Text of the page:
Friday, October 28, 2005
"Live from New York, it's Saturday night!"
The kick-off slogan is as much a part of American pop culture as "Gentlemen, start your engines" and "Are you ready to rumble?"
Jason Sudeikis gets to live, work and breathe that phrase - and potentially utter it at the beginning of a telecast of "Saturday Night Live." This year the Shawnee Mission West grad and diehard Kansas Jayhawks fan has advanced from writer to featured player on the iconic comedy series.
Already this season he's shared the stage with hosts Catherine Zeta-Jones, Steve Carell and Jon Heder of "Napoleon Dynamite" fame.
"I feel like nobody notices me yet," Sudeikis confesses.
He may think that, but it took him only until the second show to score a markedly high-profile gig. He got to parody the titular character from "Napoleon Dynamite" during Heder's monologue.
"That was cool because I wrote that one," Sudeikis says. "But the neatest thing - and as geeky as this sounds - Jon Heder let me wear his real Napoleon Dynamite glasses. He was like, 'If you're going to play Napoleon, you should have his real glasses.' I was so protective because I had a super-quick change and had to whip off these glasses. You would think it was the Shroud of Turin."
Sudeikis is now working frantically in preparation for Saturday's show, hosted by Lance Armstrong with musical guest Sheryl Crow. Although relatively new to the on-camera element of the production, he has spent two years as a writer for the series and is getting comfortable with the breakneck pace with which an episode develops.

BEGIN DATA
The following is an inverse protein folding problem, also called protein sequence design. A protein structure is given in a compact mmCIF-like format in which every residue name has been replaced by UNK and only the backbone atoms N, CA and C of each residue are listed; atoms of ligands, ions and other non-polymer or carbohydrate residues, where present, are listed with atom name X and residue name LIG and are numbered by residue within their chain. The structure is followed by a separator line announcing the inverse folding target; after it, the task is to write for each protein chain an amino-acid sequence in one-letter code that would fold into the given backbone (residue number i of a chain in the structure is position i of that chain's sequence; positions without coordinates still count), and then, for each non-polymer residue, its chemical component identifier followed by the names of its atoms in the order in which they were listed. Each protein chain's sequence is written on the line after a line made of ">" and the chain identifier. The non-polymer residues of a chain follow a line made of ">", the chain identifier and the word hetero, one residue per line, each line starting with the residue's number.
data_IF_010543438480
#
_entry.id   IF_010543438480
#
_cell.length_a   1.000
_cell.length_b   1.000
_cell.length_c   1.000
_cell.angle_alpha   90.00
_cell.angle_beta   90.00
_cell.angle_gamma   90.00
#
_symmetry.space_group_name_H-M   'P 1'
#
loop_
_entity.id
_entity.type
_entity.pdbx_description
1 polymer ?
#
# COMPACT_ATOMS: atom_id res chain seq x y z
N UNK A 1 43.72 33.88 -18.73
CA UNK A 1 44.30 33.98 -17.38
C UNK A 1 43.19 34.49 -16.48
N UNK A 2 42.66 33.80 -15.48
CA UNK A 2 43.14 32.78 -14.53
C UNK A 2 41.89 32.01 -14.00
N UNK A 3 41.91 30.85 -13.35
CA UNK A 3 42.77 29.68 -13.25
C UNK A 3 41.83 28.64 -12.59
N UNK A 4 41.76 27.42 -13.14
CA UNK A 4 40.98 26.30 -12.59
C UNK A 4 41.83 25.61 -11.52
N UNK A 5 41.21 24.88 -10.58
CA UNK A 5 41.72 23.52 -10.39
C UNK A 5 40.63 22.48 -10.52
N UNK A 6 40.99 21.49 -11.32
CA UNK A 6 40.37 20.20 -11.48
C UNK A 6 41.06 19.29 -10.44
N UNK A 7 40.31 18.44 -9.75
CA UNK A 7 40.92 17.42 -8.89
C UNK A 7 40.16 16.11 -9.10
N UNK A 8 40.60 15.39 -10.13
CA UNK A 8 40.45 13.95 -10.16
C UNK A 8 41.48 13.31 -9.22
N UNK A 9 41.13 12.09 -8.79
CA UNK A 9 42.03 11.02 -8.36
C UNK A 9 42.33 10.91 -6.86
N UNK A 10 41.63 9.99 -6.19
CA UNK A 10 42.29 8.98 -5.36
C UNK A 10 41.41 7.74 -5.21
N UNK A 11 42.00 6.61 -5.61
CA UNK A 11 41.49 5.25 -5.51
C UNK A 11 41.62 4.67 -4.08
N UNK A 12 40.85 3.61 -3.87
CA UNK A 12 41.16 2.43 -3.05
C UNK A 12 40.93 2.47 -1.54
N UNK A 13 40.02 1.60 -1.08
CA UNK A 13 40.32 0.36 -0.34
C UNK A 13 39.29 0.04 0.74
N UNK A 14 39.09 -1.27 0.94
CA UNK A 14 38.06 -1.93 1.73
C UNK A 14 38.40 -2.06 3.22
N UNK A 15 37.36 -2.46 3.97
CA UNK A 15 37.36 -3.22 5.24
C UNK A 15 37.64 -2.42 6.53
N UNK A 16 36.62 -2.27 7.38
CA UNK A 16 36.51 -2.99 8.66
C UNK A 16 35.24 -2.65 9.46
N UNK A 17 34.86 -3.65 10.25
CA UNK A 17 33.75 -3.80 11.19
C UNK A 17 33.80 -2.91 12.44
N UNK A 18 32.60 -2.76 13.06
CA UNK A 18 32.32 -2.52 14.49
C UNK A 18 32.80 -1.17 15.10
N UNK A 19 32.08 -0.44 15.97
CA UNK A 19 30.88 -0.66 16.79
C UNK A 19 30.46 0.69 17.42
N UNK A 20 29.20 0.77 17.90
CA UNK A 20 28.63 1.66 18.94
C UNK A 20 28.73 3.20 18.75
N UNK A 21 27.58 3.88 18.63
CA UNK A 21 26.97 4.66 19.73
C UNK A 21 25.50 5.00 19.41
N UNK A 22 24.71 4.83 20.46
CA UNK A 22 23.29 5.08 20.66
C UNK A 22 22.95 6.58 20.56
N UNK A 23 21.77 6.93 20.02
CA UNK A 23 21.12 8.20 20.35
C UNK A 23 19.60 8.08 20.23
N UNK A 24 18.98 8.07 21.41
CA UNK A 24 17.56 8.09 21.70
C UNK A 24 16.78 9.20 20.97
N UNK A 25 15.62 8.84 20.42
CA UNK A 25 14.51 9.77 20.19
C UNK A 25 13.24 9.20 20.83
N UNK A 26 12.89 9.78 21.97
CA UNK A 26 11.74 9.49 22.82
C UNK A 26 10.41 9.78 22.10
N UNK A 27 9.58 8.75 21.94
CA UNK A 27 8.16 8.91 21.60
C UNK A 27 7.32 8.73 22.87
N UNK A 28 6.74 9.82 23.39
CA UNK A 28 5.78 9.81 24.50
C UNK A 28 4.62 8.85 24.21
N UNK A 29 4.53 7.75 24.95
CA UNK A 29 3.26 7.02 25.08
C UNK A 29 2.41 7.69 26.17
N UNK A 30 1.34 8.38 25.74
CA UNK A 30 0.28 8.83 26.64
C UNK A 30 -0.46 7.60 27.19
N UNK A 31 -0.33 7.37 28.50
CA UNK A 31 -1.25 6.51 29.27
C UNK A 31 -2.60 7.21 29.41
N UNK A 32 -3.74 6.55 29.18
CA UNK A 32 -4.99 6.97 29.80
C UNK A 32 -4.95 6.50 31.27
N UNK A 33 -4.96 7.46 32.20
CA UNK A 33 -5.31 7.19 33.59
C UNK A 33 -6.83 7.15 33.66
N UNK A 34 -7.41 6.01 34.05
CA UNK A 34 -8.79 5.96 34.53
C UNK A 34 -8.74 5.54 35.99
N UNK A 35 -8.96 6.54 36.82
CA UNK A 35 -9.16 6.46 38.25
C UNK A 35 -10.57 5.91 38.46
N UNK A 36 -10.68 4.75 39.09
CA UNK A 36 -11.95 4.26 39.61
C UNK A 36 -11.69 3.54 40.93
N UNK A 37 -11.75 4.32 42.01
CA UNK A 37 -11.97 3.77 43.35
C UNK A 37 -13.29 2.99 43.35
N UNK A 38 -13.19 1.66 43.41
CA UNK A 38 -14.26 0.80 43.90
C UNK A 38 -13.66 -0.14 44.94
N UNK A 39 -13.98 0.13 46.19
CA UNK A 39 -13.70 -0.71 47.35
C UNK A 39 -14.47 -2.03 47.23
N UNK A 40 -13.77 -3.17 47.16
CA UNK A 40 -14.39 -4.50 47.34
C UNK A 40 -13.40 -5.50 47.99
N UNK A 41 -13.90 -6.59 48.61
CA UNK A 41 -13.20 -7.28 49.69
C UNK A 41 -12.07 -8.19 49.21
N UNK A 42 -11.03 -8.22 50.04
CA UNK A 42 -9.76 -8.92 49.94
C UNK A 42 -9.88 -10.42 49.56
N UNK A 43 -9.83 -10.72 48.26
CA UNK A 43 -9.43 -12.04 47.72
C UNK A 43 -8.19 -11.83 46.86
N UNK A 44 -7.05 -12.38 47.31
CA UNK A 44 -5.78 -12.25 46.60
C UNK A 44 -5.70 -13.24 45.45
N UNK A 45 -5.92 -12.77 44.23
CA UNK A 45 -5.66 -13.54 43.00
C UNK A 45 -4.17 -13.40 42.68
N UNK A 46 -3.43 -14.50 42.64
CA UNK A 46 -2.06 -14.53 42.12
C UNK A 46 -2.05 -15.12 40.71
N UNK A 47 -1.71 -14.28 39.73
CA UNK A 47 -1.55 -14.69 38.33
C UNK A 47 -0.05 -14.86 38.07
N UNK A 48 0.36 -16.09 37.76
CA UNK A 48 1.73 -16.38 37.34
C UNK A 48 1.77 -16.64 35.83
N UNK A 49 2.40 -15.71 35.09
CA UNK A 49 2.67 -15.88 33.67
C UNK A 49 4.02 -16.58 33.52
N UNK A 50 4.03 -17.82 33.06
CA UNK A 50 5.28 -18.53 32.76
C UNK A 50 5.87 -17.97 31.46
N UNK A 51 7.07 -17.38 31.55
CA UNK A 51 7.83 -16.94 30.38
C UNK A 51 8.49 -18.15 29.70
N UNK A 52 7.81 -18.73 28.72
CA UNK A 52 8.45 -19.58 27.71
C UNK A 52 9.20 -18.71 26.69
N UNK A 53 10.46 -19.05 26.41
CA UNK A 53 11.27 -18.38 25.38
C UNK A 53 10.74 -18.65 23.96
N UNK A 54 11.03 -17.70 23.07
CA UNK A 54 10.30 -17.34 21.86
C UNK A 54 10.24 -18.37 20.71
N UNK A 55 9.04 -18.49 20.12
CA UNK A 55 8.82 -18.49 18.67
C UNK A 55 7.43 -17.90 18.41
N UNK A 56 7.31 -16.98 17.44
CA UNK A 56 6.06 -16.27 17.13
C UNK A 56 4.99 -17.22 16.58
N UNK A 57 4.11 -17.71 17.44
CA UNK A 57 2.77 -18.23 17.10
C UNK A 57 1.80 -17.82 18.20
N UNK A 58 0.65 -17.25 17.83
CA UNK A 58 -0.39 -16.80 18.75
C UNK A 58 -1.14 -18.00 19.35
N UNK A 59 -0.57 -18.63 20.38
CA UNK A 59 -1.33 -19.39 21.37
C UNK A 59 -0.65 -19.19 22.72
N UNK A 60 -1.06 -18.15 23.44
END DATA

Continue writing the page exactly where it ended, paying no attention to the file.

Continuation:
He explains, "Monday we talk about it. Tuesday we write it. Wednesday we read it. Thursday we rewrite it. Friday we block it. Saturday we do it."
On this particular Tuesday, Sudeikis is getting ready to meet with the other writers at 4 p.m. and expects to stay up honing the scripts until 8 a.m. Yet he believes it isn't just the up-to-the-minute freshness of the material that makes "SNL" so challenging - and so rewarding - so much as it is the show's diversity.
"Before it's a skit show, I truly believe it's a variety show," he says. "There is a lot of variety in its content and its type of humor. Obviously, there's a lot of variety in the cast and in the music that is played. It definitely holds up on that end of the bargain."
The sport of comedy
Sudeikis returned to Overland Park two weeks ago to celebrate with two other friends who also were turning 30. (Both he and "Saturday Night Live" were born in 1975.)
It was in Kansas City where he first became actively involved with improvisational comedy.
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After graduating from SM West in 1994, he headed to Fort Scott Community College on a basketball scholarship. On weekends he'd drive the 75-mile commute back to K.C. to attend classes at ComedySportz.
Two years later, he was cut from the basketball team because of failing grades and decided to focus on his newfound interest. (He says the only time he plays basketball any more is every Friday when he and "SNL" castmate Kenan Thompson challenge each other on Xbox.)